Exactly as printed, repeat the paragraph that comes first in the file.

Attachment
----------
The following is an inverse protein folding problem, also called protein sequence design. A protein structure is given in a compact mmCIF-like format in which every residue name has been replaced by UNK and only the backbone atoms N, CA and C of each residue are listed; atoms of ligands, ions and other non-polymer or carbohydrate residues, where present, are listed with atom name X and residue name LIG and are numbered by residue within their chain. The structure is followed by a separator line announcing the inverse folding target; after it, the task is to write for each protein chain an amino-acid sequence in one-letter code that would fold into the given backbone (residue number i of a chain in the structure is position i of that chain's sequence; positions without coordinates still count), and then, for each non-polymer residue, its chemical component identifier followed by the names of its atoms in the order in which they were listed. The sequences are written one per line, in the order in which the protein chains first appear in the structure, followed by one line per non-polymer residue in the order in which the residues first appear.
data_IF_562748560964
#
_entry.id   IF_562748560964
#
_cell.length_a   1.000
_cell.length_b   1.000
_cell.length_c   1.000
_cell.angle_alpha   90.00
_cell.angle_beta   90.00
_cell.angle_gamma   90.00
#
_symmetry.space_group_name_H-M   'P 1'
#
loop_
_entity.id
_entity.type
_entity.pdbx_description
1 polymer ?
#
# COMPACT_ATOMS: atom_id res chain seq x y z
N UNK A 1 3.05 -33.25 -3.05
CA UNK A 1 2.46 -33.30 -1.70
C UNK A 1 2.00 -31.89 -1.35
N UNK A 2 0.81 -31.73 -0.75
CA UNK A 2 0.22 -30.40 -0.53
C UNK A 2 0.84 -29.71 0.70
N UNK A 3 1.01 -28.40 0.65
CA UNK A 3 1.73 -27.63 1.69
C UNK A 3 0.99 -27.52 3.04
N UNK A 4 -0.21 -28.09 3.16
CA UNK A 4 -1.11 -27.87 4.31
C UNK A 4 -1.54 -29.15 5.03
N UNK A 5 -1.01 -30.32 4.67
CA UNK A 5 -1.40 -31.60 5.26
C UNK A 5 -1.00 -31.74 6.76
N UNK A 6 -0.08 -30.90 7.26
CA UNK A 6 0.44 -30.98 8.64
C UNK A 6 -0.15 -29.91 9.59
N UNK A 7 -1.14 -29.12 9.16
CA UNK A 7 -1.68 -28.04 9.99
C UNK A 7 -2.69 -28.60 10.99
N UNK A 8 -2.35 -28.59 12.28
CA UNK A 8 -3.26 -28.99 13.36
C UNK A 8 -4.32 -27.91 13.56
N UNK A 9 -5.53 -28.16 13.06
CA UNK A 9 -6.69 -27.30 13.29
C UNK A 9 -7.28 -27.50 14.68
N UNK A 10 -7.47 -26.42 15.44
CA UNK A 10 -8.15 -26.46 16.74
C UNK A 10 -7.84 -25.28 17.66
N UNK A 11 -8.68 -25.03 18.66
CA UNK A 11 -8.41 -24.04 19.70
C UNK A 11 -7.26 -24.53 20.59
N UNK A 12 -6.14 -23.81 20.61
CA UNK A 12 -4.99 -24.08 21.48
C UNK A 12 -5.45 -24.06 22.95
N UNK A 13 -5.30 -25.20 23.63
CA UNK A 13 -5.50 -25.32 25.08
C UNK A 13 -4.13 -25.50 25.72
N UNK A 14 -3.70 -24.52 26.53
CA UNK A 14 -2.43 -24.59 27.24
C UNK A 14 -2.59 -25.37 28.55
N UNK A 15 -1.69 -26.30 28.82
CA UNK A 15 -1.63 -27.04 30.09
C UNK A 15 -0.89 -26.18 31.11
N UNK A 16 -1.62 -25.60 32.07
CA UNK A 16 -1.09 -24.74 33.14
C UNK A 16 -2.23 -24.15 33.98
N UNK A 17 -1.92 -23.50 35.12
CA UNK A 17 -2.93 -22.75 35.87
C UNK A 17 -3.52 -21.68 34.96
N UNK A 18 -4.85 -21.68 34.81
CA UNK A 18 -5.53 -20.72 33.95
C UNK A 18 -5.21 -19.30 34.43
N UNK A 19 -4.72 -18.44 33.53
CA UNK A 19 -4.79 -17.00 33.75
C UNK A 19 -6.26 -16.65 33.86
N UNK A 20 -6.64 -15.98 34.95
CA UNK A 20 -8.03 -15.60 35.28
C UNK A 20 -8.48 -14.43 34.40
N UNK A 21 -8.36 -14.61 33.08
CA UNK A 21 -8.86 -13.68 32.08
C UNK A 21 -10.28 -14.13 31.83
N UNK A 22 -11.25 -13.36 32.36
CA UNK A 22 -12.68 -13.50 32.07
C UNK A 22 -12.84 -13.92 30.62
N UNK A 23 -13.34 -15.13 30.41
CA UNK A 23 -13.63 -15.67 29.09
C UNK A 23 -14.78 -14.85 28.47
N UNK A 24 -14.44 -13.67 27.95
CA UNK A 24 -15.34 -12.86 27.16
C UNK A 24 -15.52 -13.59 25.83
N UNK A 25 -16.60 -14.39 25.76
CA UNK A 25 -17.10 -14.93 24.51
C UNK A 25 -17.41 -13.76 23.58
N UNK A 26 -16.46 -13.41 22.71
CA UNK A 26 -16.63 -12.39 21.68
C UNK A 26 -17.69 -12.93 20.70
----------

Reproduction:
The following is an inverse protein folding problem, also called protein sequence design. A protein structure is given in a compact mmCIF-like format in which every residue name has been replaced by UNK and only the backbone atoms N, CA and C of each residue are listed; atoms of ligands, ions and other non-polymer or carbohydrate residues, where present, are listed with atom name X and residue name LIG and are numbered by residue within their chain. The structure is followed by a separator line announcing the inverse folding target; after it, the task is to write for each protein chain an amino-acid sequence in one-letter code that would fold into the given backbone (residue number i of a chain in the structure is position i of that chain's sequence; positions without coordinates still count), and then, for each non-polymer residue, its chemical component identifier followed by the names of its atoms in the order in which they were listed. The sequences are written one per line, in the order in which the protein chains first appear in the structure, followed by one line per non-polymer residue in the order in which the residues first appear.